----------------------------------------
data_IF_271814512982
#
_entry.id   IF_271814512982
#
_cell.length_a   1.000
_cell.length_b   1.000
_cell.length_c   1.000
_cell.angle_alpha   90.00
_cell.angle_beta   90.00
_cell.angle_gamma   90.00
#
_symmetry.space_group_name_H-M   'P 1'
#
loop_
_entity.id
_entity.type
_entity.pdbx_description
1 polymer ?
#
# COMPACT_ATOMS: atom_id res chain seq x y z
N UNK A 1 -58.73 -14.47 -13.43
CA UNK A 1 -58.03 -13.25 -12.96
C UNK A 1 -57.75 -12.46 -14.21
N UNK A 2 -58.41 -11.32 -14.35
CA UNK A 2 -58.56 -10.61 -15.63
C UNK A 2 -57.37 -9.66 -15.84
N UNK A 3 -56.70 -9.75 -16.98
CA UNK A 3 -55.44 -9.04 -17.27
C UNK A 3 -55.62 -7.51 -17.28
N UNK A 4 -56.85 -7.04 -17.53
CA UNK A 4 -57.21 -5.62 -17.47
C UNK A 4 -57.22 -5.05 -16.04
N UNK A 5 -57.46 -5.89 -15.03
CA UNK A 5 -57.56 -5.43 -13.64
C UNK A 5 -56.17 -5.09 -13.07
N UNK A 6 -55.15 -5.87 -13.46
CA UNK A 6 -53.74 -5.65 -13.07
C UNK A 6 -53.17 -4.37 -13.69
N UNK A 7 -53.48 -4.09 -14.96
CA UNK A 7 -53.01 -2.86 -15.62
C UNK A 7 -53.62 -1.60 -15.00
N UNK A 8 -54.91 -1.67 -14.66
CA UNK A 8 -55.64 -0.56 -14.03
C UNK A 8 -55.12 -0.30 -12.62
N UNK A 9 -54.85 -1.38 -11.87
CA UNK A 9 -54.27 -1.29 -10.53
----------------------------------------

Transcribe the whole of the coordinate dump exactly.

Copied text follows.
data_IF_271814512982
#
_entry.id   IF_271814512982
#
_cell.length_a   1.000
_cell.length_b   1.000
_cell.length_c   1.000
_cell.angle_alpha   90.00
_cell.angle_beta   90.00
_cell.angle_gamma   90.00
#
_symmetry.space_group_name_H-M   'P 1'
#
loop_
_entity.id
_entity.type
_entity.pdbx_description
1 polymer ?
#
# COMPACT_ATOMS: atom_id res chain seq x y z
N UNK A 1 -58.73 -14.47 -13.43
CA UNK A 1 -58.03 -13.25 -12.96
C UNK A 1 -57.75 -12.46 -14.21
N UNK A 2 -58.41 -11.32 -14.35
CA UNK A 2 -58.56 -10.61 -15.63
C UNK A 2 -57.37 -9.66 -15.84
N UNK A 3 -56.70 -9.75 -16.98
CA UNK A 3 -55.44 -9.04 -17.27
C UNK A 3 -55.62 -7.51 -17.28
N UNK A 4 -56.85 -7.04 -17.53
CA UNK A 4 -57.21 -5.62 -17.47
C UNK A 4 -57.22 -5.05 -16.04
N UNK A 5 -57.46 -5.89 -15.03
CA UNK A 5 -57.56 -5.43 -13.64
C UNK A 5 -56.17 -5.09 -13.07
N UNK A 6 -55.15 -5.87 -13.46
CA UNK A 6 -53.74 -5.65 -13.07
C UNK A 6 -53.17 -4.37 -13.69
N UNK A 7 -53.48 -4.09 -14.96
CA UNK A 7 -53.01 -2.86 -15.62
C UNK A 7 -53.62 -1.60 -15.00
N UNK A 8 -54.91 -1.67 -14.66
CA UNK A 8 -55.64 -0.56 -14.03
C UNK A 8 -55.12 -0.30 -12.62
N UNK A 9 -54.85 -1.38 -11.87
CA UNK A 9 -54.27 -1.29 -10.53